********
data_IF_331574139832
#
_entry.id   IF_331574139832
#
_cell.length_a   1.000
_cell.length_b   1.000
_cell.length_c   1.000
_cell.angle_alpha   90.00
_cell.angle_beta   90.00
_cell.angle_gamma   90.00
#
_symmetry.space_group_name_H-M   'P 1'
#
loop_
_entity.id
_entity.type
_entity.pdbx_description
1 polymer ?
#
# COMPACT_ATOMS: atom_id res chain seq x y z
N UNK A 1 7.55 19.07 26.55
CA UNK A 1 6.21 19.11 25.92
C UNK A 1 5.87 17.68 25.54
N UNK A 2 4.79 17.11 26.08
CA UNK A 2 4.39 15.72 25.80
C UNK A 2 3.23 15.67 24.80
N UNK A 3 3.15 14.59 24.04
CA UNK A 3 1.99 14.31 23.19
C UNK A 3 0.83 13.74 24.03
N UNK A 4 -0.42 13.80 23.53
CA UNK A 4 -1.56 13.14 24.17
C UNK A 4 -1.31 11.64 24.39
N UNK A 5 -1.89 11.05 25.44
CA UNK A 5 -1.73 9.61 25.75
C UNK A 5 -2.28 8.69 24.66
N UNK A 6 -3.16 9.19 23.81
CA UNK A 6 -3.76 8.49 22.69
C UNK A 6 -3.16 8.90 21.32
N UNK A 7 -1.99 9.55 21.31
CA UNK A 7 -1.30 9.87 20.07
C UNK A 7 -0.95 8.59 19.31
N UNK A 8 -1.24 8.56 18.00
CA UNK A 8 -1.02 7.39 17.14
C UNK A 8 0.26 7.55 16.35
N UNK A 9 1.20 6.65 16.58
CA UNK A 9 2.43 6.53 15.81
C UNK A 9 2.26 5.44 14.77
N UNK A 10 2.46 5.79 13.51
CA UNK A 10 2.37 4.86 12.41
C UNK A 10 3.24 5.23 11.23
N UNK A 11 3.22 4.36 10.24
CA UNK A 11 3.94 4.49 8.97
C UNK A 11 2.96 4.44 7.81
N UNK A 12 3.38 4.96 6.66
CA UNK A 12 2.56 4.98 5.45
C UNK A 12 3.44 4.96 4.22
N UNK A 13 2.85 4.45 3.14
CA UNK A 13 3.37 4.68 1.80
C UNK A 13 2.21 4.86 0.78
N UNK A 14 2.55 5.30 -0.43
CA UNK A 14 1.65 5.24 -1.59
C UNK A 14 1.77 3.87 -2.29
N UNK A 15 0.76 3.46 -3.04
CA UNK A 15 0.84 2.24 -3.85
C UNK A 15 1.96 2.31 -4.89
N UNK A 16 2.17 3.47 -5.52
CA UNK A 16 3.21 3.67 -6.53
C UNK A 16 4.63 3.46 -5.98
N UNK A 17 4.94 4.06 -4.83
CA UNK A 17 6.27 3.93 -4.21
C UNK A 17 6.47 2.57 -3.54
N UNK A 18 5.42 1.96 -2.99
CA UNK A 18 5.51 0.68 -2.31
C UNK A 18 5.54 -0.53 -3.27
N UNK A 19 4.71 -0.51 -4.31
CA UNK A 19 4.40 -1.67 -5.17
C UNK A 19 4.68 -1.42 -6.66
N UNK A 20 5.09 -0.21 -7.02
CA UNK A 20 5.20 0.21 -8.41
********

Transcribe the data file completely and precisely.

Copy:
data_IF_331574139832
#
_entry.id   IF_331574139832
#
_cell.length_a   1.000
_cell.length_b   1.000
_cell.length_c   1.000
_cell.angle_alpha   90.00
_cell.angle_beta   90.00
_cell.angle_gamma   90.00
#
_symmetry.space_group_name_H-M   'P 1'
#
loop_
_entity.id
_entity.type
_entity.pdbx_description
1 polymer ?
#
# COMPACT_ATOMS: atom_id res chain seq x y z
N UNK A 1 7.55 19.07 26.55
CA UNK A 1 6.21 19.11 25.92
C UNK A 1 5.87 17.68 25.54
N UNK A 2 4.79 17.11 26.08
CA UNK A 2 4.39 15.72 25.80
C UNK A 2 3.23 15.67 24.80
N UNK A 3 3.15 14.59 24.04
CA UNK A 3 1.99 14.31 23.19
C UNK A 3 0.83 13.74 24.03
N UNK A 4 -0.42 13.80 23.53
CA UNK A 4 -1.56 13.14 24.17
C UNK A 4 -1.31 11.64 24.39
N UNK A 5 -1.89 11.05 25.44
CA UNK A 5 -1.73 9.61 25.75
C UNK A 5 -2.28 8.69 24.66
N UNK A 6 -3.16 9.19 23.81
CA UNK A 6 -3.76 8.49 22.69
C UNK A 6 -3.16 8.90 21.32
N UNK A 7 -1.99 9.55 21.31
CA UNK A 7 -1.30 9.87 20.07
C UNK A 7 -0.95 8.59 19.31
N UNK A 8 -1.24 8.56 18.00
CA UNK A 8 -1.02 7.39 17.14
C UNK A 8 0.26 7.55 16.35
N UNK A 9 1.20 6.65 16.58
CA UNK A 9 2.43 6.53 15.81
C UNK A 9 2.26 5.44 14.77
N UNK A 10 2.46 5.79 13.51
CA UNK A 10 2.37 4.86 12.41
C UNK A 10 3.24 5.23 11.23
N UNK A 11 3.22 4.36 10.24
CA UNK A 11 3.94 4.49 8.97
C UNK A 11 2.96 4.44 7.81
N UNK A 12 3.38 4.96 6.66
CA UNK A 12 2.56 4.98 5.45
C UNK A 12 3.44 4.96 4.22
N UNK A 13 2.85 4.45 3.14
CA UNK A 13 3.37 4.68 1.80
C UNK A 13 2.21 4.86 0.78
N UNK A 14 2.55 5.30 -0.43
CA UNK A 14 1.65 5.24 -1.59
C UNK A 14 1.77 3.87 -2.29
N UNK A 15 0.76 3.46 -3.04
CA UNK A 15 0.84 2.24 -3.85
C UNK A 15 1.96 2.31 -4.89
N UNK A 16 2.17 3.47 -5.52
CA UNK A 16 3.21 3.67 -6.53
C UNK A 16 4.63 3.46 -5.98
N UNK A 17 4.94 4.06 -4.83
CA UNK A 17 6.27 3.93 -4.21
C UNK A 17 6.47 2.57 -3.54
N UNK A 18 5.42 1.96 -2.99
CA UNK A 18 5.51 0.68 -2.31
C UNK A 18 5.54 -0.53 -3.27
N UNK A 19 4.71 -0.51 -4.31
CA UNK A 19 4.40 -1.67 -5.17
C UNK A 19 4.68 -1.42 -6.66
N UNK A 20 5.09 -0.21 -7.02
CA UNK A 20 5.20 0.21 -8.41